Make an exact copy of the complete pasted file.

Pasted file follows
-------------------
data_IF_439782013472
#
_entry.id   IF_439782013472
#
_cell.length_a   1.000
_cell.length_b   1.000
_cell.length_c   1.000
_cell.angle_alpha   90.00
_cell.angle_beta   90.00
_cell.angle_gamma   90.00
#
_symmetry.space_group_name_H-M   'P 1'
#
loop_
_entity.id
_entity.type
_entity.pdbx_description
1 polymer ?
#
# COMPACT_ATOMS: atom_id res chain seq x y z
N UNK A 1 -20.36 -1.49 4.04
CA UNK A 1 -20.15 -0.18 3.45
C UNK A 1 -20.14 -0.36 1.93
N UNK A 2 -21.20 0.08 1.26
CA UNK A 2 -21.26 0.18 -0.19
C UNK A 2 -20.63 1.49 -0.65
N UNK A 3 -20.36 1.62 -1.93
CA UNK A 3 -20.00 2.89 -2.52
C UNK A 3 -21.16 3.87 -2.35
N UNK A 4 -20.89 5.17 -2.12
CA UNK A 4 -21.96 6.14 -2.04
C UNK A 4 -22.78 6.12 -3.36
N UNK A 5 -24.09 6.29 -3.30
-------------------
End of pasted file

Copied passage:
data_IF_439782013472
#
_entry.id   IF_439782013472
#
_cell.length_a   1.000
_cell.length_b   1.000
_cell.length_c   1.000
_cell.angle_alpha   90.00
_cell.angle_beta   90.00
_cell.angle_gamma   90.00
#
_symmetry.space_group_name_H-M   'P 1'
#
loop_
_entity.id
_entity.type
_entity.pdbx_description
1 polymer ?
#
# COMPACT_ATOMS: atom_id res chain seq x y z
N UNK A 1 -20.36 -1.49 4.04
CA UNK A 1 -20.15 -0.18 3.45
C UNK A 1 -20.14 -0.36 1.93
N UNK A 2 -21.20 0.08 1.26
CA UNK A 2 -21.26 0.18 -0.19
C UNK A 2 -20.63 1.49 -0.65
N UNK A 3 -20.36 1.62 -1.93
CA UNK A 3 -20.00 2.89 -2.52
C UNK A 3 -21.16 3.87 -2.35
N UNK A 4 -20.89 5.17 -2.12
CA UNK A 4 -21.96 6.14 -2.04
C UNK A 4 -22.78 6.12 -3.36
N UNK A 5 -24.09 6.29 -3.30